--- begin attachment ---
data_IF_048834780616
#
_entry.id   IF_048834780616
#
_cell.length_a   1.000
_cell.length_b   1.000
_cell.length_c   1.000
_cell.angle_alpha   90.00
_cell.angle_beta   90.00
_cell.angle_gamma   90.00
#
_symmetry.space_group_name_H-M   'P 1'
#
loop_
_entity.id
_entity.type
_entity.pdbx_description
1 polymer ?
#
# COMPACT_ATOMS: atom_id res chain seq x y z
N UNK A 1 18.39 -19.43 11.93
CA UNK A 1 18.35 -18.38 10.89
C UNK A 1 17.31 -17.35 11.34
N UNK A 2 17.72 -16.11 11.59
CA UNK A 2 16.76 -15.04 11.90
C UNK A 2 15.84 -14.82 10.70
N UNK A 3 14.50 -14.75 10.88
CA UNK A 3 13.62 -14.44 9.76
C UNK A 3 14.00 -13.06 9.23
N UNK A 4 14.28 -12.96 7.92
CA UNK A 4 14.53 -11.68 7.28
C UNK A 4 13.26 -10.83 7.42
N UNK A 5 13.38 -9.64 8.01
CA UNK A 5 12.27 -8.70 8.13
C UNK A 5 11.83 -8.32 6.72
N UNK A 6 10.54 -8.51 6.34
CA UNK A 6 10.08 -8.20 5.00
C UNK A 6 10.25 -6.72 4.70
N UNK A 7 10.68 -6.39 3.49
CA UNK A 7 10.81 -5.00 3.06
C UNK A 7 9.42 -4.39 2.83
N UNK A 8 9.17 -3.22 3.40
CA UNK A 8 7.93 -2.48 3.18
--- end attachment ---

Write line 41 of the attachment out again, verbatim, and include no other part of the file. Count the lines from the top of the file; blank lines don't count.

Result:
C UNK A 7 9.42 -4.39 2.83